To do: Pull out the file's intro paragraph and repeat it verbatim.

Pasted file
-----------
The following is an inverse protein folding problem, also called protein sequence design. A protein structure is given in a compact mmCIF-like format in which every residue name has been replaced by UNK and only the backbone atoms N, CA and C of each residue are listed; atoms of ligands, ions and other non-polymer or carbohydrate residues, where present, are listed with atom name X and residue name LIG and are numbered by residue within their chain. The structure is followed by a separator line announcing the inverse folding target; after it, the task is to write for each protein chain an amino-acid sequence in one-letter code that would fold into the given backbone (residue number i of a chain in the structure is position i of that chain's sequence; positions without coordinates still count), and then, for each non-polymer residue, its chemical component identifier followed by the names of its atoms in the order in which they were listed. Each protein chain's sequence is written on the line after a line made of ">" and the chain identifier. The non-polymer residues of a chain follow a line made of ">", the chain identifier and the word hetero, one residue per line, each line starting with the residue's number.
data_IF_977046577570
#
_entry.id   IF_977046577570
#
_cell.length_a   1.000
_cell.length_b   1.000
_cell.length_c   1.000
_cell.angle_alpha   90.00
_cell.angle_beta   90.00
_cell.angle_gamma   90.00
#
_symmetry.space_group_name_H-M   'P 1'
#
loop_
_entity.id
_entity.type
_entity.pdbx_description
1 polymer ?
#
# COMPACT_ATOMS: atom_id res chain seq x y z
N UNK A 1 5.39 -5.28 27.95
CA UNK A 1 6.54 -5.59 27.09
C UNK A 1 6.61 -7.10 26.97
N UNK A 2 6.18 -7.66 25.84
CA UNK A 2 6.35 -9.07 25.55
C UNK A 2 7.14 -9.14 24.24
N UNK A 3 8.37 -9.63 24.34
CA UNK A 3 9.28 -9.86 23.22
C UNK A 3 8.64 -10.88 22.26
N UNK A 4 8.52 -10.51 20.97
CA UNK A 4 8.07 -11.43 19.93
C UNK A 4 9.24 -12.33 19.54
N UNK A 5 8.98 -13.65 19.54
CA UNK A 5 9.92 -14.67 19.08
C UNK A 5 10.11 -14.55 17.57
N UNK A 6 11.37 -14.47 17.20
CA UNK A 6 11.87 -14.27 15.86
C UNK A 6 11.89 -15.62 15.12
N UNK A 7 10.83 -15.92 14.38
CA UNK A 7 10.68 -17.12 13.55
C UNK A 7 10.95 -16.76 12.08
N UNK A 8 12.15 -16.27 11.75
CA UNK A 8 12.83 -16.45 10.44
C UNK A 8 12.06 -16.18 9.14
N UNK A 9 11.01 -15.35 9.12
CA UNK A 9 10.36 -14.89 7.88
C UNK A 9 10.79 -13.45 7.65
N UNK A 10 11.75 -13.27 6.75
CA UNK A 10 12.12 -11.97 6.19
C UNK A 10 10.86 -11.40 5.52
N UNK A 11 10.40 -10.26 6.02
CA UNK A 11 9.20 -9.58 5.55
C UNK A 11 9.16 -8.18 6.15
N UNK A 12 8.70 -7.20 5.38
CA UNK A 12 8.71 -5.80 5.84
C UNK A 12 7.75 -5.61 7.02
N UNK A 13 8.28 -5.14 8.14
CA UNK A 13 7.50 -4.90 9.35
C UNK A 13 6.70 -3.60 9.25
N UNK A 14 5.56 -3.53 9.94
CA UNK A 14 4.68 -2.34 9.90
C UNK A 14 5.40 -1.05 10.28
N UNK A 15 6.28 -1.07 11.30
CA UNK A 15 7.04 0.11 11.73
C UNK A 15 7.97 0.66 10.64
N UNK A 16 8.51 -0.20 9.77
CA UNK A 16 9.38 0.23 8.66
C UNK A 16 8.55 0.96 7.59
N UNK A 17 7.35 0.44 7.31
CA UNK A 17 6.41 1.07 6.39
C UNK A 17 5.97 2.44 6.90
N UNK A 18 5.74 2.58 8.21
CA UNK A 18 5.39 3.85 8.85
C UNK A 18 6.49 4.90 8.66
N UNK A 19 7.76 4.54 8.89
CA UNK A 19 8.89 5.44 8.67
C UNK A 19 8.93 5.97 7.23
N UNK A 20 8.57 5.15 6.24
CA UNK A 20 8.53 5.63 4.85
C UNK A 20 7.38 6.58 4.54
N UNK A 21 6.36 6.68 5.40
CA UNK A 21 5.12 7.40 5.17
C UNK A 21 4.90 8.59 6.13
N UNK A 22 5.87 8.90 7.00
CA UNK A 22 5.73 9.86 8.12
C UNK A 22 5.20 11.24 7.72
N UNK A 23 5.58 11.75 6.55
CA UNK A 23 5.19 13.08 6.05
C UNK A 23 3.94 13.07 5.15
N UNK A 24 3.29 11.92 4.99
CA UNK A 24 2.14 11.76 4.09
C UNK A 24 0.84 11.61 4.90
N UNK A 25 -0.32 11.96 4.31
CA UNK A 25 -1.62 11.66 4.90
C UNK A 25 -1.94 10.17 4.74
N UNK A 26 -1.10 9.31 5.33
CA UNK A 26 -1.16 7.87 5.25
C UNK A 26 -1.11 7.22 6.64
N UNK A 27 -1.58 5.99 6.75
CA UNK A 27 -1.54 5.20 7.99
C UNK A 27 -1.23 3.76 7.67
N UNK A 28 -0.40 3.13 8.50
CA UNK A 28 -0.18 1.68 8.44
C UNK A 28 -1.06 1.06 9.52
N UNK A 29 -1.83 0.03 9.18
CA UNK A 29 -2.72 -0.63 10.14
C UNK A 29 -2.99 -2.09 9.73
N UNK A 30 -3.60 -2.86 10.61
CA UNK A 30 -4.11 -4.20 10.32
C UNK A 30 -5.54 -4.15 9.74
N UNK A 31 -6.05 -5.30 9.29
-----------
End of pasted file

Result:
The following is an inverse protein folding problem, also called protein sequence design. A protein structure is given in a compact mmCIF-like format in which every residue name has been replaced by UNK and only the backbone atoms N, CA and C of each residue are listed; atoms of ligands, ions and other non-polymer or carbohydrate residues, where present, are listed with atom name X and residue name LIG and are numbered by residue within their chain. The structure is followed by a separator line announcing the inverse folding target; after it, the task is to write for each protein chain an amino-acid sequence in one-letter code that would fold into the given backbone (residue number i of a chain in the structure is position i of that chain's sequence; positions without coordinates still count), and then, for each non-polymer residue, its chemical component identifier followed by the names of its atoms in the order in which they were listed. Each protein chain's sequence is written on the line after a line made of ">" and the chain identifier. The non-polymer residues of a chain follow a line made of ">", the chain identifier and the word hetero, one residue per line, each line starting with the residue's number.